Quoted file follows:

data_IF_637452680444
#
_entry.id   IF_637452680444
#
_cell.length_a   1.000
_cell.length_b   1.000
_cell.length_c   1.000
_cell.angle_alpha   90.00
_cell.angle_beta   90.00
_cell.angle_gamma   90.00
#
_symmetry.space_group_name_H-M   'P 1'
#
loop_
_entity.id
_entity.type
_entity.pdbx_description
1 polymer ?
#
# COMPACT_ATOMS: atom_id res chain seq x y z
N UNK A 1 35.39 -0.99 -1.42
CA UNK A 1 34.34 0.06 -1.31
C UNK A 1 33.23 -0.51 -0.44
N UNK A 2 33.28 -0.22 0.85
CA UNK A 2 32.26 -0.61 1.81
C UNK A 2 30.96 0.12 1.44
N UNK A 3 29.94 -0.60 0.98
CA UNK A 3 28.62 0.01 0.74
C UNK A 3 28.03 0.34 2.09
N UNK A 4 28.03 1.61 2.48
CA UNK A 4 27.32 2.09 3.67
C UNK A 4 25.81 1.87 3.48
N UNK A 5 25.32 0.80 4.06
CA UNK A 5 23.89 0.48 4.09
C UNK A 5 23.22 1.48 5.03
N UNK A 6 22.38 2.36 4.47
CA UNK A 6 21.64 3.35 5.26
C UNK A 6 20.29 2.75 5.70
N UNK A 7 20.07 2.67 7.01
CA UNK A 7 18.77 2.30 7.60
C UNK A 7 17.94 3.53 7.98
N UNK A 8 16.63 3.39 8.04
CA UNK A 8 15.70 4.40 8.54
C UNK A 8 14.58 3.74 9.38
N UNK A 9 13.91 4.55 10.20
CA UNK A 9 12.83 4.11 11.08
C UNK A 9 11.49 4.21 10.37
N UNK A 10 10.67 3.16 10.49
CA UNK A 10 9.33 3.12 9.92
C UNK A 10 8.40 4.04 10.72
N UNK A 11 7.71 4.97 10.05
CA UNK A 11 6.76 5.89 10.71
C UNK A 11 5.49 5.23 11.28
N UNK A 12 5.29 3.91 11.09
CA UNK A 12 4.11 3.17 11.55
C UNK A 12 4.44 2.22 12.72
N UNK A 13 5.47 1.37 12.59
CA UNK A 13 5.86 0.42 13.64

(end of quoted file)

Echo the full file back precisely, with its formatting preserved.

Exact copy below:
data_IF_637452680444
#
_entry.id   IF_637452680444
#
_cell.length_a   1.000
_cell.length_b   1.000
_cell.length_c   1.000
_cell.angle_alpha   90.00
_cell.angle_beta   90.00
_cell.angle_gamma   90.00
#
_symmetry.space_group_name_H-M   'P 1'
#
loop_
_entity.id
_entity.type
_entity.pdbx_description
1 polymer ?
#
# COMPACT_ATOMS: atom_id res chain seq x y z
N UNK A 1 35.39 -0.99 -1.42
CA UNK A 1 34.34 0.06 -1.31
C UNK A 1 33.23 -0.51 -0.44
N UNK A 2 33.28 -0.22 0.85
CA UNK A 2 32.26 -0.61 1.81
C UNK A 2 30.96 0.12 1.44
N UNK A 3 29.94 -0.60 0.98
CA UNK A 3 28.62 0.01 0.74
C UNK A 3 28.03 0.34 2.09
N UNK A 4 28.03 1.61 2.48
CA UNK A 4 27.32 2.09 3.67
C UNK A 4 25.81 1.87 3.48
N UNK A 5 25.32 0.80 4.06
CA UNK A 5 23.89 0.48 4.09
C UNK A 5 23.22 1.48 5.03
N UNK A 6 22.38 2.36 4.47
CA UNK A 6 21.64 3.35 5.26
C UNK A 6 20.29 2.75 5.70
N UNK A 7 20.07 2.67 7.01
CA UNK A 7 18.77 2.30 7.60
C UNK A 7 17.94 3.53 7.98
N UNK A 8 16.63 3.39 8.04
CA UNK A 8 15.70 4.40 8.54
C UNK A 8 14.58 3.74 9.38
N UNK A 9 13.91 4.55 10.20
CA UNK A 9 12.83 4.11 11.08
C UNK A 9 11.49 4.21 10.37
N UNK A 10 10.67 3.16 10.49
CA UNK A 10 9.33 3.12 9.92
C UNK A 10 8.40 4.04 10.72
N UNK A 11 7.71 4.97 10.05
CA UNK A 11 6.76 5.89 10.71
C UNK A 11 5.49 5.23 11.28
N UNK A 12 5.29 3.91 11.09
CA UNK A 12 4.11 3.17 11.55
C UNK A 12 4.44 2.22 12.72
N UNK A 13 5.47 1.37 12.59
CA UNK A 13 5.86 0.42 13.64